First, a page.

20. 20.
    Gao, X., Gong, R., Shu, T., Xie, X., Wang, S., Zhu, S.: VRKitchen: an interactive 3D virtual environment for task-oriented learning. arXiv arXiv:1903.05757 (2019)
  21. 21.
    Geiger, A., Lenz, P., Urtasun, R.: Are we ready for autonomous driving? The KITTI vision benchmark suite. In: CVPR (2012)Google Scholar
  22. 22.
    Goodfellow, I., et al.: Generative adversarial nets. In: NIPS (2014)Google Scholar
  23. 23.
    Gretton, A., Borgwardt, K.M., Rasch, M.J., Schölkopf, B., Smola, A.: A kernel two-sample test. JMLR 13, 723–773 (2012)MathSciNetzbMATHGoogle Scholar
  24. 24.
    Handa, A., Patraucean, V., Badrinarayanan, V., Stent, S., Cipolla, R.: Understanding real world indoor scenes with synthetic data. In: Proceedings of the IEEE Conference on Computer Vision and Pattern Recognition, pp. 4077–4085 (2016)Google Scholar
  25. 25.
    He, K., Gkioxari, G., Dollár, P., Girshick, R.: Mask R-CNN. In: Proceedings of the IEEE International Conference on Computer Vision, pp. 2961–2969 (2017)Google Scholar
  26. 26.
    He, K., Zhang, X., Ren, S., Sun, J.: Deep residual learning for image recognition. CoRR abs/1512.03385 (2015). http://arxiv.org/abs/1512.03385
  27. 27.
    Heusel, M., Ramsauer, H., Unterthiner, T., Nessler, B., Hochreiter, S.: GANs trained by a two time-scale update rule converge to a local Nash equilibrium. In: Advances in Neural Information Processing Systems, pp. 6626–6637 (2017)Google Scholar
  28. 28.
    Juliani, A., et al.: Unity: A general platform for intelligent agents. arXiv preprint arXiv:1809.02627 (2018)
  29. 29.
    Jyothi, A.A., Durand, T., He, J., Sigal, L., Mori, G.: LayoutVAE: stochastic scene layout generation from a label set. In: The IEEE International Conference on Computer Vision (ICCV) (October 2019)Google Scholar
  30. 30.
    Kar, A., et al.: Meta-Sim: learning to generate synthetic datasets. In: ICCV (2019)Google Scholar
  31. 31.
    Karras, T., Laine, S., Aila, T.: A style-based generator architecture for generative adversarial networks. arXiv preprint arXiv:1812.04948 (2018)
  32. 32.
    Kim, Y., Dyer, C., Rush, A.M.: Compound probabilistic context-free grammars for grammar induction. CoRR abs/1906.10225 (2019). http://arxiv.org/abs/1906.10225
  33. 33.
    Kingma, D.P., Welling, M.: Auto-encoding variational Bayes. arXiv preprint arXiv:1312.6114 (2013)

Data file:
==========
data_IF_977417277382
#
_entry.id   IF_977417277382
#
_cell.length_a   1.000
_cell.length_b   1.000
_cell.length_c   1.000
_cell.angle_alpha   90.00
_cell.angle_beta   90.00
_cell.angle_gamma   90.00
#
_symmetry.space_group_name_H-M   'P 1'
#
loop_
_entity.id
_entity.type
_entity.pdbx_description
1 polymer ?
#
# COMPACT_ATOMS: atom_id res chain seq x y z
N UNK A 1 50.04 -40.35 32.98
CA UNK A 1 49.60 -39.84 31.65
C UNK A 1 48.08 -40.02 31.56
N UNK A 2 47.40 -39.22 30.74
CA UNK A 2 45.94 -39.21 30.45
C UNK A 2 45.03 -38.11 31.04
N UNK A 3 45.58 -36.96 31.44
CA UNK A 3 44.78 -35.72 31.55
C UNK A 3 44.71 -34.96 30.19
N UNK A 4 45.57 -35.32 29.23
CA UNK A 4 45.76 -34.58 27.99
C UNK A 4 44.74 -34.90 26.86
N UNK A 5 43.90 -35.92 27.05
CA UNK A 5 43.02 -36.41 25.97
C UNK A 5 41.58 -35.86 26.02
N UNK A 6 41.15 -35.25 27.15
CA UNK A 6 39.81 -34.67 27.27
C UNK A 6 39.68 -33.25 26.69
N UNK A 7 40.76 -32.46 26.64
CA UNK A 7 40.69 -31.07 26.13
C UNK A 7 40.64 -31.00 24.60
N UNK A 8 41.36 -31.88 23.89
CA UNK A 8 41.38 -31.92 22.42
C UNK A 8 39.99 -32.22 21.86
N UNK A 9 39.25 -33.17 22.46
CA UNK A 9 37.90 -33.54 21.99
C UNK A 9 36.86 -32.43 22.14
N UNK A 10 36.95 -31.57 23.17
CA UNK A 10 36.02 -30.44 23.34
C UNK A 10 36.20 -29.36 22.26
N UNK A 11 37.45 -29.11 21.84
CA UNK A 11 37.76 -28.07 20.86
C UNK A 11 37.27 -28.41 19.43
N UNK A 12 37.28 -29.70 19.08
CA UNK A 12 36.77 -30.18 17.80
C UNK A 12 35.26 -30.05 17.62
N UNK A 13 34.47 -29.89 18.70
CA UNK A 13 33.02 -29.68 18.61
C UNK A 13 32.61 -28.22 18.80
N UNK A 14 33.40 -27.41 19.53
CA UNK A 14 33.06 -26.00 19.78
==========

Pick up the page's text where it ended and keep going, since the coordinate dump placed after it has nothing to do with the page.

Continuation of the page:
34. 34.
    Kolve, E., Mottaghi, R., Gordon, D., Zhu, Y., Gupta, A., Farhadi, A.: AI2-THOR: An interactive 3D environment for visual AI. arXiv:1712.05474 (2017)
  35. 35.
    Kulkarni, T.D., Kohli, P., Tenenbaum, J.B., Mansinghka, V.: Picture: a probabilistic programming language for scene perception. In: Proceedings of the IEEE Conference on Computer Vision and Pattern Recognition, pp. 4390–4399 (2015)Google Scholar
  36. 36.
    Kulkarni, T.D., Whitney, W.F., Kohli, P., Tenenbaum, J.: Deep convolutional inverse graphics network. In: NIPS, pp. 2539–2547 (2015)Google Scholar
  37. 37.
    Kusner, M.J., Paige, B., Hernández-Lobato, J.M.: Grammar variational autoencoder. In: Proceedings of the 34th International Conference on Machine Learning, ICML 2017, vol. 70, pp. 1945–1954. JMLR.org (2017). http://dl.acm.org/citation.cfm?id=3305381.3305582
  38. 38.
    LeCun, Y.: The MNIST database of handwritten digits. http://yann.lecun.com/exdb/mnist/
  39. 39.
    Li, C.L., Chang, W.C., Cheng, Y., Yang, Y., Póczos, B.: MMD GAN: towards deeper understanding of moment matching network. In: NIPS (2017)Google Scholar
  40. 40.
    Li, M., et al.: Grains: generative recursive autoencoders for indoor scenes. ACM Trans. Graph. (TOG) 38(2), 12 (2019)CrossRefGoogle Scholar
  41. 41.
    Li, Y., Swersky, K., Zemel, R.: Generative moment matching networks. In: ICML (2015)Google Scholar
  42. 42.
    Li, Y., Vinyals, O., Dyer, C., Pascanu, R., Battaglia, P.: Learning deep generative models of graphs. arXiv preprint arXiv:1803.03324 (2018)
  43. 43.
    Liao, R., et al.: Efficient graph generation with graph recurrent attention networks. arXiv preprint arXiv:1910.00760 (2019)
  44. 44.
    Louppe, G., Cranmer, K.: Adversarial variational optimization of non-differentiable simulators. arXiv preprint arXiv:1707.07113 (2017)
  45. 45.
    Mansinghka, V.K., Kulkarni, T.D., Perov, Y.N., Tenenbaum, J.: Approximate Bayesian image interpretation using generative probabilistic graphics programs. In: Advances in Neural Information Processing Systems, pp. 1520–1528 (2013)Google Scholar
  46. 46.
    McCormac, J., Handa, A., Leutenegger, S., Davison, A.J.: SceneNet RGB-D: 5M photorealistic images of synthetic indoor trajectories with ground truth. arXiv preprint arXiv:1612.05079 (2016)
  47. 47.
    Mellor, J.F.J., et al.: Unsupervised doodling and painting with improved spiral (2019)Google Scholar
  48. 48.
    Prakash, A., et al.: Structured domain randomization: Bridging the reality gap by context-aware synthetic data. arXiv:1810.10093 (2018)
  49. 49.
    Puig, X., et al.: VirtualHome: simulating household activities via programs. In: CVPR (2018)Google Scholar
  50. 50.
    Qi, S., Zhu, Y., Huang, S., Jiang, C., Zhu, S.C.: Human-centric indoor scene synthesis using stochastic grammar. In: Proceedings of the IEEE Conference on Computer Vision and Pattern Recognition, pp. 5899–5908 (2018)Google Scholar
  51. 51.